A rostrum stood across from us. The light came from two small lamps, one on the rostrum, the other on the organ to our left. The walls were covered in block lettering. I kept going back to them as I watched a man dancing near the rostrum. As he hopped, sang, and shouted, I read.
NOW THE WORKS OF THE FLESH ARE MANIFEST, WHICH ARE THESE;
ADULTERY, FORNICATION, UNCLEANNESS, LASCIVIOUSNESS, IDOLATRY, WITCHCRAFT, HATRED, VARIANCE, EMULATIONS, WRATH, STRIFE,
I didn’t know what VARIANCE and EMULATIONS meant, but thought I understood the rest. I’d done most of them. The passage ended with another list. This time I recognized the words but couldn’t say what they meant.
BUT THE FRUIT OF THE SPIRIT IS LOVE, JOY, PEACE, LONGSUFFERING, GENTLENESS, GOODNESS, FAITH, MEEKNESS, TEMPERANCE: AGAINST
SUCH THERE IS NO LAW.
The man dancing near the rostrum was tall and thin. He wore a black choir robe. His hair was natural, a little long, his beard patchy under high cheekbones. If I said he looked like Marvin Gaye you might think I’m the kind of white woman who can’t tell Marvin Gaye from Isaac Hayes, and I may be, but even now everyone agrees: he looked just like Marvin Gaye. He was hopping from foot to foot, singing a tune that bore no relation to the song Mother Ruth was playing. He hopped, then leapt, knees pumping sometimes as high as his chest. Sometimes he’d jump straight up as if trying to touch his head to the ceiling, which he almost did. He sounded like a ghost.
A second man knelt. His hair was cut close, his beard neatly trimmed. Thick glasses gave him a studious look. Later, Jackie would say she thought he was the handsome one, but I disagreed. I saw his lips moving but couldn’t hear his murmurings.
A woman near me looked just like Sister Lydia, but Sister Lydia was across the room, her arms held high, her fingers splayed. The lookalike held an infant in one arm and waved the other in the air. Children stood on either side of her, some singing, others looking bored, looking, probably, like children in places of worship everywhere.
An older woman sat in a folding chair. She gently waved an arm, handkerchief in hand, a Bible resting in her lap. From time to time, her body jerked with a spasm that worked its way out through her limbs, and left through her fingertips. Her face was rapturous.
Another woman, much younger, danced across the room, then in the middle, then in a corner, then across again, her eyes shut, then wide open, her movements graceful, then spasmodic. She wept. She was silent, then sang, then screamed, louder, then laughed forcefully, bending over and clutching her belly as if it hurt. She quieted and closed her eyes. When she opened them, she was staring at me. Since I was staring at her our eyes locked. She was the most beautiful woman I’d ever seen.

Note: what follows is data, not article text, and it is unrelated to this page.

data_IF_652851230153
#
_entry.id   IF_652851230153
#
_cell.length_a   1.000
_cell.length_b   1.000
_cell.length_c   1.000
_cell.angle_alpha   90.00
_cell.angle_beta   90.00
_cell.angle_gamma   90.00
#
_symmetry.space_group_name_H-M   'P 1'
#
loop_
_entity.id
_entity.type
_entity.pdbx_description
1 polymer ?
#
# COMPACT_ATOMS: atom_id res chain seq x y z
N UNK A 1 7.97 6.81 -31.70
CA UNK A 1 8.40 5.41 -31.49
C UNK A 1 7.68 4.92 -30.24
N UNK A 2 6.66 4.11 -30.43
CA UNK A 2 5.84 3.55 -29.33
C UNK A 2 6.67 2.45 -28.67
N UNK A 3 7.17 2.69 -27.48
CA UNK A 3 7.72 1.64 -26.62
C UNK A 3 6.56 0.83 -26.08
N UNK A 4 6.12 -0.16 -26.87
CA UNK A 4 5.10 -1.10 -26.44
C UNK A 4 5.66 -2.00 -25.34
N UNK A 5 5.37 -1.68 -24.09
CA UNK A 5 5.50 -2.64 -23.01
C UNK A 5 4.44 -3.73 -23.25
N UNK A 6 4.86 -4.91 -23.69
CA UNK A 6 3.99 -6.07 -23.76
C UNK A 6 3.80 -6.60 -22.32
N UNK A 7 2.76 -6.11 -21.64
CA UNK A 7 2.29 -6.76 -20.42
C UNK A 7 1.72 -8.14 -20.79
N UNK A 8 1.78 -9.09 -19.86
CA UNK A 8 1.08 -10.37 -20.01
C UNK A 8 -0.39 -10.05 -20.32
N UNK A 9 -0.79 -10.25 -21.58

“Come here, sailor,” she said, smiling now. She said it like Mae West. She crooked her finger to beckon me.
I smiled back, uncertain. Her robe was soaked with sweat.
“Yes, you,” she said. She reached out and took my hand. She began moving easily, pulling me to her, wrapping her arms around me, then spinning me; She was smooth. I tried to keep up, but was clumsy. Too quickly, she let go.
She began to sing again. The melody was a roller coaster ride. The words stuck in my head.
“I’ve got the Holy Ghost and fire, why don’t you get high?”
When a pretty woman looks at you and says, “I’ve got the Holy Ghost and fire, why don’t you get high?” you sit. You stay.
Later, the man who sang like a ghost preached, mostly by shouting. He preached with his whole body, pausing to draw a chest full of air before shouting some more. It was a newcomers’ sermon, a warning to repent now, before it was too late.
There was more music, more prayer. My senses were distorted, and I was, somehow, strangely, high. It was a sensory high. I lost all sense of time. When the room settled and I looked around, only Jackie and I remained of the group we’d come with. I was on the floor. Mother Ruth knelt beside me and took my hand. She asked me if I was ready.
I said, “Yes.”
I had almost no idea what I was doing.
Jackie knelt nearby. The woman who’d danced with me was holding Jackie’s hand, coaching her while Mother Ruth coached me. I stole glances, wishing I’d gotten the pretty one.
Mother Ruth was earnest, focused. “You need to ask Yahshua for forgiveness,” she said. I nodded. She asked me to repeat the prayer she made.
I stole another glance at the woman with Jackie. Jackie was weeping and praying out loud. I got the sense she’d done this before, or at least seen it happen.
I re-focused on Mother Ruth, trying to maintain a proper solemnity.
“I was shapen in iniquity.”
“In sin did my mother conceive me.”
“Thou desirest truth in the inward parts.”
I sensed more than knew what the words meant. Mother Ruth clutched me to her chest, squeezing me tight. She was crying. It seemed like everyone was crying except me.
She put her hands on my shoulders. I stared back.
“You belong to Yahshua now,” she said. “You belong to the kingdom of heaven.”